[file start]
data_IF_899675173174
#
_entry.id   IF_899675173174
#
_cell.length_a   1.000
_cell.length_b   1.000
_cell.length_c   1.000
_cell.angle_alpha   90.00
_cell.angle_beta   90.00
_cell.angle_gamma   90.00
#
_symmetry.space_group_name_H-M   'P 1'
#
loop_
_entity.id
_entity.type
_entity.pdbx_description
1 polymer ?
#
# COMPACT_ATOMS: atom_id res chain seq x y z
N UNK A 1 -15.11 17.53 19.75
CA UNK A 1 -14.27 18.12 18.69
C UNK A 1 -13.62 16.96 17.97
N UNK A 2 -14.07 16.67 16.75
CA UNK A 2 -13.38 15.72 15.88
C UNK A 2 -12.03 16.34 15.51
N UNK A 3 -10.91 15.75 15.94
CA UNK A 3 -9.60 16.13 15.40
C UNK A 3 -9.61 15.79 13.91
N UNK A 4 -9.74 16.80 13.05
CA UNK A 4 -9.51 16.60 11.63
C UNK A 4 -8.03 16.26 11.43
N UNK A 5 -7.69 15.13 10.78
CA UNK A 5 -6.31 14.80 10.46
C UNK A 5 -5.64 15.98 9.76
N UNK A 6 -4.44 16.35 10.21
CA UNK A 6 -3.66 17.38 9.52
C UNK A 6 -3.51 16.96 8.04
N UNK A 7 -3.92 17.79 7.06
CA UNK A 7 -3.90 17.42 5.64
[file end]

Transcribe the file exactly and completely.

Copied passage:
data_IF_899675173174
#
_entry.id   IF_899675173174
#
_cell.length_a   1.000
_cell.length_b   1.000
_cell.length_c   1.000
_cell.angle_alpha   90.00
_cell.angle_beta   90.00
_cell.angle_gamma   90.00
#
_symmetry.space_group_name_H-M   'P 1'
#
loop_
_entity.id
_entity.type
_entity.pdbx_description
1 polymer ?
#
# COMPACT_ATOMS: atom_id res chain seq x y z
N UNK A 1 -15.11 17.53 19.75
CA UNK A 1 -14.27 18.12 18.69
C UNK A 1 -13.62 16.96 17.97
N UNK A 2 -14.07 16.67 16.75
CA UNK A 2 -13.38 15.72 15.88
C UNK A 2 -12.03 16.34 15.51
N UNK A 3 -10.91 15.75 15.94
CA UNK A 3 -9.60 16.13 15.40
C UNK A 3 -9.61 15.79 13.91
N UNK A 4 -9.74 16.80 13.05
CA UNK A 4 -9.51 16.60 11.63
C UNK A 4 -8.03 16.26 11.43
N UNK A 5 -7.69 15.13 10.78
CA UNK A 5 -6.31 14.80 10.46
C UNK A 5 -5.64 15.98 9.76
N UNK A 6 -4.44 16.35 10.21
CA UNK A 6 -3.66 17.38 9.52
C UNK A 6 -3.51 16.96 8.04
N UNK A 7 -3.92 17.79 7.06
CA UNK A 7 -3.90 17.42 5.64